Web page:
- Break a sweat! Exercise pumps blood to the brain and encourages growth of new brain cells
- Listen to music: A study in the journal Neuron showed that listening to music may sharpen the brain’s ability to anticipate events and stay focused
- Eat wisely: Certain foods like brightly colored vegetables and fruits are high in antioxidants- these counteract disease causing free radicals in your brain!
Well, Mom has admitted that living at home is no longer good for her. She wants to live in a place where she can be active, have friends and get a little care. So… NOW WHAT? How do you choose the best place? Is the “best place in town” the best place for her? Is the newest, most expensive place the best for her? Here are some tips for when you tour various places:
- Get feedback from residents and families. Online ratings are easy to see but aren’t very trustworthy- ask someone you know and trust!
- Eat a meal at the property. Ask to see the menu for the month. Is it something Mom will enjoy? Some places offer a gourmet menu 3 times a day and the seniors don’t necessarily like it! Some places offer pickled beets and liver and the residents go nuts for it!
- Visit the outdoors areas. Is everything clean, quiet and accessible? Are there green areas with room to relax and get fresh air?
- Trust your instincts. As you are touring make sure you think about your loved one actually living at the community. Do they feel comfortable and at ease? Do they feel at home? Are the staff and residents open, inviting and friendly? The staff at a senior living community must have the mindset that “They work in your home- you do not live at their work!” Always remember to follow your instincts and your heart.
Question: Mom seems lonely and depressed since her sister died, what can we do?
Have you ever stopped and really thought about all the loss a senior has experienced? By the time someone is 80, they have probably lost a spouse and a sibling. They have definitely lost their parents and other family members. By this point they have lost many close friends. Also, many have lost their driving privileges, overall health, hearing and many other things! I don’t want to depress anyone, but that STINKS!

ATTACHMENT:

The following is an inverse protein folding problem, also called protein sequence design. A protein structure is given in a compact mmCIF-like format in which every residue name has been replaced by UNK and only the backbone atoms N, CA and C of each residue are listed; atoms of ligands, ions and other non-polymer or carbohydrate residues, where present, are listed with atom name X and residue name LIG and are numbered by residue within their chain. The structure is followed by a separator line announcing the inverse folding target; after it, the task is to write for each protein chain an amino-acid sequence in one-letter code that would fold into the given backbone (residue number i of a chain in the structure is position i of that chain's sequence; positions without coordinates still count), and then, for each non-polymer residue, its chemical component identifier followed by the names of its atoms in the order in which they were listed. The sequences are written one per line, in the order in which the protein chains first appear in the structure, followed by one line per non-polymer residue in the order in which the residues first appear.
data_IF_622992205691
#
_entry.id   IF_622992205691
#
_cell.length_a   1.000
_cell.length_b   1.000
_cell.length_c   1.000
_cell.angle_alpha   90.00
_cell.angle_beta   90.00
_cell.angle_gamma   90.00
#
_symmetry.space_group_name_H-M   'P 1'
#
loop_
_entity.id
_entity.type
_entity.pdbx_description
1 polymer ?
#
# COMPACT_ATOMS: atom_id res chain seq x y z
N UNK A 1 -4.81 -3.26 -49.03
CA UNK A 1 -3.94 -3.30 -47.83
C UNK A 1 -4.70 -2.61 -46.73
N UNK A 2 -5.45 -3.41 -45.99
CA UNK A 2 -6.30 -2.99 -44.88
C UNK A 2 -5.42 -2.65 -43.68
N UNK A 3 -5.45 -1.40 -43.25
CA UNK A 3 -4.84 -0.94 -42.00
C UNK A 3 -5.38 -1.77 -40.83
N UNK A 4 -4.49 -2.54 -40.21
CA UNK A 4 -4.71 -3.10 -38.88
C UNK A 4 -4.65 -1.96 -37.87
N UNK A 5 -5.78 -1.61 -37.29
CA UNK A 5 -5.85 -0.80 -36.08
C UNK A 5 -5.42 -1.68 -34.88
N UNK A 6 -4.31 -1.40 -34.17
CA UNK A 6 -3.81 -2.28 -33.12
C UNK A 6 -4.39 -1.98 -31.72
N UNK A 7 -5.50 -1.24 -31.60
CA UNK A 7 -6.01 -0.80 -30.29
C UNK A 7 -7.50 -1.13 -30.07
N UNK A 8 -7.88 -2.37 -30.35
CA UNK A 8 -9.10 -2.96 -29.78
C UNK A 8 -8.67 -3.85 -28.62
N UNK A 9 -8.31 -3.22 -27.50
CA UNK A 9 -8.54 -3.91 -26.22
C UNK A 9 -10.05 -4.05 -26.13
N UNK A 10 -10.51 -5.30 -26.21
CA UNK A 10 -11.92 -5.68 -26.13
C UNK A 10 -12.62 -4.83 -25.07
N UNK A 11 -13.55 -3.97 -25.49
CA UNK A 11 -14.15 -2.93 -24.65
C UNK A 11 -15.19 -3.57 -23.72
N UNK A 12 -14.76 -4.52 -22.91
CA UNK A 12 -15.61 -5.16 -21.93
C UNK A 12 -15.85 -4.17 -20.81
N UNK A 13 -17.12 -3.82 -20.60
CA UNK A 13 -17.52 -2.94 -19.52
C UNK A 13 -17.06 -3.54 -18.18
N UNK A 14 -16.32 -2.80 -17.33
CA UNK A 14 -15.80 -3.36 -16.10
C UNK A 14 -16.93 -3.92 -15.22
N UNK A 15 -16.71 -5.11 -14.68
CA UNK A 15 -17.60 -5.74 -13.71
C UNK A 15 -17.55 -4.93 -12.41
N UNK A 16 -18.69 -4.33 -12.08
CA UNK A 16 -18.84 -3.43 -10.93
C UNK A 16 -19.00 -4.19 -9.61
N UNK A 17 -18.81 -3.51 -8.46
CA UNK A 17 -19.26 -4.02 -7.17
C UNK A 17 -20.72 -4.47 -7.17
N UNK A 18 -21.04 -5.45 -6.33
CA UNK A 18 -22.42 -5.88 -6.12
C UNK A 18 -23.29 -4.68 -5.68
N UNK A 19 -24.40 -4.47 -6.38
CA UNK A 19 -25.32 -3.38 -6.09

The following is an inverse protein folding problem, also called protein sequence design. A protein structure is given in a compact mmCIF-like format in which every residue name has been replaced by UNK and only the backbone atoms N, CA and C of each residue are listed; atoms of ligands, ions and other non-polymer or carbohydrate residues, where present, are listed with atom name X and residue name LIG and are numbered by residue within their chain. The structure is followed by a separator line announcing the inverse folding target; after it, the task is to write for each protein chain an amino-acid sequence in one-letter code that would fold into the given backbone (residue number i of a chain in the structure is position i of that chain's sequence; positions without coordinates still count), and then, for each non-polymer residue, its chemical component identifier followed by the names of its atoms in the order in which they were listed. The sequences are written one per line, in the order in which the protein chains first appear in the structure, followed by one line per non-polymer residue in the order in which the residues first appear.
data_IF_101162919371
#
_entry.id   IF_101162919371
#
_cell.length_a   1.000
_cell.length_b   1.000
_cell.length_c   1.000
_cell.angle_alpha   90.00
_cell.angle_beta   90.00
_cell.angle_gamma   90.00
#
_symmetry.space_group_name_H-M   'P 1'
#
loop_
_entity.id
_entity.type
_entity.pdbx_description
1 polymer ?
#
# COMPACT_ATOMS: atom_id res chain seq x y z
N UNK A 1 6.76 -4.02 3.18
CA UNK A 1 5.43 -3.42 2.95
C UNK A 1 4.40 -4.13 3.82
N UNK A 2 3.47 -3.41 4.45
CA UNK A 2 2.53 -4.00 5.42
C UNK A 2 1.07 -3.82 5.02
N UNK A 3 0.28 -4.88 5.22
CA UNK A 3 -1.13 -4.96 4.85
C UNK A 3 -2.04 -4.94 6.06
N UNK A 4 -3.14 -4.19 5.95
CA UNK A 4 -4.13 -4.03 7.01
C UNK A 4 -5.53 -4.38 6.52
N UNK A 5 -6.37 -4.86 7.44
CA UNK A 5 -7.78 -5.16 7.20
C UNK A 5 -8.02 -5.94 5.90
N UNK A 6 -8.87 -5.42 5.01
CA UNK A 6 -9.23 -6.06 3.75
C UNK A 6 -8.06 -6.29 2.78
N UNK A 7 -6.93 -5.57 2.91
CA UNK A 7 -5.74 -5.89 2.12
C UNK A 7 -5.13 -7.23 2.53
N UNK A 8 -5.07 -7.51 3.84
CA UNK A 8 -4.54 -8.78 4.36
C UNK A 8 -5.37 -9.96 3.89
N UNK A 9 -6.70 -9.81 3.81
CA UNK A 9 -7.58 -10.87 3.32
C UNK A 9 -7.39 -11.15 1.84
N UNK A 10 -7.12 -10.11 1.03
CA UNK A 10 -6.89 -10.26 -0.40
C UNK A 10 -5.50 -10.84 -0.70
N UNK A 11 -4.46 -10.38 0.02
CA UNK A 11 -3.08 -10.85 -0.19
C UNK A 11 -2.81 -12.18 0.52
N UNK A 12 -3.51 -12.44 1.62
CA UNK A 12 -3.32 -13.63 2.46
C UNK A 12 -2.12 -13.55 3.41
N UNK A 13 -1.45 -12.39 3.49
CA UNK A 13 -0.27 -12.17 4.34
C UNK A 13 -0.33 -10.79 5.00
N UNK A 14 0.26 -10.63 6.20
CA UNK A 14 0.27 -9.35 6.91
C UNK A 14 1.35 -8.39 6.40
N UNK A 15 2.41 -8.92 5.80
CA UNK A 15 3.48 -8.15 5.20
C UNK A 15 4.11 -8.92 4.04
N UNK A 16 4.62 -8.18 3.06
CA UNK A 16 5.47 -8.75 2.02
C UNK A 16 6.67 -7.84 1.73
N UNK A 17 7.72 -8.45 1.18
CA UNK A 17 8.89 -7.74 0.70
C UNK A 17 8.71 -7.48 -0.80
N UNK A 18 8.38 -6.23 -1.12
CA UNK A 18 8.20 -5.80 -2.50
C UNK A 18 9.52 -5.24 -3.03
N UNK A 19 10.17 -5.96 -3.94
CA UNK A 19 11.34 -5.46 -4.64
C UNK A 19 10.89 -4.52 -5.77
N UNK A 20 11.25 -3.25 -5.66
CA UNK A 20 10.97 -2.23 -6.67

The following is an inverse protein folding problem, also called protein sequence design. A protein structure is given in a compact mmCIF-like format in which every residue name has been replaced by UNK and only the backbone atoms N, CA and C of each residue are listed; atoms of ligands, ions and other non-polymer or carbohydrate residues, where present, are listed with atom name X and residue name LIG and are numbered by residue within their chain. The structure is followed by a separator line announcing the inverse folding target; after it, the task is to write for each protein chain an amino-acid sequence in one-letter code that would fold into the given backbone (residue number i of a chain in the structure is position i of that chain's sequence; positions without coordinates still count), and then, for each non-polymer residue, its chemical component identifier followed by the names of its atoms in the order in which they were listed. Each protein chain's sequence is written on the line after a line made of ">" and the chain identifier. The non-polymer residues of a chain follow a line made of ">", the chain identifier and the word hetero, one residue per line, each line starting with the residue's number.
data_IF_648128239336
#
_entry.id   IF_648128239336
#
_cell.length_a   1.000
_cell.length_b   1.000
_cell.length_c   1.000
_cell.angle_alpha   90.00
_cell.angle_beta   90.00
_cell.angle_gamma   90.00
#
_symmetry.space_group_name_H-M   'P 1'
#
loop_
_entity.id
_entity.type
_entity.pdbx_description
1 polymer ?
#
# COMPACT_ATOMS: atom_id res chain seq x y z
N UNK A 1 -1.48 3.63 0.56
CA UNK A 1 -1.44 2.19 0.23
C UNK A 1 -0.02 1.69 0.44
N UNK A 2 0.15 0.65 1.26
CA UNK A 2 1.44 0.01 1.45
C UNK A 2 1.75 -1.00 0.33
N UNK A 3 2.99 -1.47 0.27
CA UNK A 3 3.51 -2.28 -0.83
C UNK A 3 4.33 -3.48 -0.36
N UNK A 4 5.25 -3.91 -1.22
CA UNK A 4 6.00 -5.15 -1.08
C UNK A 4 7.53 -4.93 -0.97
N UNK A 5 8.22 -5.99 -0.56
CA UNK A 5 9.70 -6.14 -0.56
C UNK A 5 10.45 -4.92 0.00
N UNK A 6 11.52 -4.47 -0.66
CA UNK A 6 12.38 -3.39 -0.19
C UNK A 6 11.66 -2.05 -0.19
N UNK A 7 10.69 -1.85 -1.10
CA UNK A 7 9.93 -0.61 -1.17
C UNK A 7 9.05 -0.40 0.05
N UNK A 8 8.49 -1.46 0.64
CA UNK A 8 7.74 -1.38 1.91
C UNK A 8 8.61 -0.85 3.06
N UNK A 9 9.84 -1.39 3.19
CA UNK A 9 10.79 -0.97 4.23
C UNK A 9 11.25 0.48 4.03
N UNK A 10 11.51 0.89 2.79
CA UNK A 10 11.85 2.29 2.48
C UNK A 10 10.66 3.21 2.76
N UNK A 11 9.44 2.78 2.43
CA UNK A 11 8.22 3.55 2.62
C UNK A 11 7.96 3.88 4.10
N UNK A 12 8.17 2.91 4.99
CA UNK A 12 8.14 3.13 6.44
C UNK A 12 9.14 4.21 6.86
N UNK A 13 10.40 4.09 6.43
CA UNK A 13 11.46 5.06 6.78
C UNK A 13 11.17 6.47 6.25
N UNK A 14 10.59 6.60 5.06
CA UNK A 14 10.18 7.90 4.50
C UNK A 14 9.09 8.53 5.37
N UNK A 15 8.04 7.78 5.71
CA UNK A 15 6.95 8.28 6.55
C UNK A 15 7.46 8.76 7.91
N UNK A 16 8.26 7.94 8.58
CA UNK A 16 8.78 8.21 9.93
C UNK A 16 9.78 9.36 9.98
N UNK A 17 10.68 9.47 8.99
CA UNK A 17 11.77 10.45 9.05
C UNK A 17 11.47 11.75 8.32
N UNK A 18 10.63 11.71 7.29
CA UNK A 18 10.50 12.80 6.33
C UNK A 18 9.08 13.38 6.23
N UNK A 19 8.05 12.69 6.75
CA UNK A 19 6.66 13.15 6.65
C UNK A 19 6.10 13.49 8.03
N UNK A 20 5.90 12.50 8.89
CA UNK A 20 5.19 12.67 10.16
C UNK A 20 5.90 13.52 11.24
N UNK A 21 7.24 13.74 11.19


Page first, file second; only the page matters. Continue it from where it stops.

That’s why having friends is so important for seniors- consistent socialization does wonders for our physical, emotional and intellectual well being! Here are a few reasons:
- Less isolation: a friend pulls us out of our shell and helps us live a good life. Places we wouldn’t normally go alone, we’ll go with a friend!
- More stimulation: Studies show that staying mentally and physically active help fight dementia, cancer and other diseases related a sedentary lifestyle!
- Friendly conversations: Seniors are full of memories and stories to share, but since they live alone, there might not be anyone to share them with. When a companion is there, seniors have someone to listen, show curiosity and develop genuine interest in their histories and the things they enjoy. At Stow-Glen Retirement Village, we have story after story after story of how important socialization is for our seniors! Now is a great time to make the move to Stow-Glen- can you imagine hundreds of neighbors of the same age with the same interests, goals and musical tastes? Call today for a tour!
Many seniors never see a podiatrist until something happens. Broken bones are not an uncommon complaint because bones lose calcium as we age. While not everyone can expect broken bones, foot problems tend to increase and can often be the early signs of a serious illness like diabetes. does a number on people’s muscles, ligaments, tendons, and bones which can mean an increased need for podiatric attention
When people age, some common issues that may occur are bone density loss, dry skin, poor circulation, and even rough brittle nails. These issues may also affect your foot health without care.
It is important to take care of your feet because feet that are injured or diseases can affect your overall health and having painful feet hinders your ability to do daily activities. Remember- good foot health means you can have a more active lifestyle.
To learn more about taking care of our aging feet, come to the Lunch & Learn at Stow-Glen on June 16th with Dr. Nicholas Campitelli, click the picture for more information!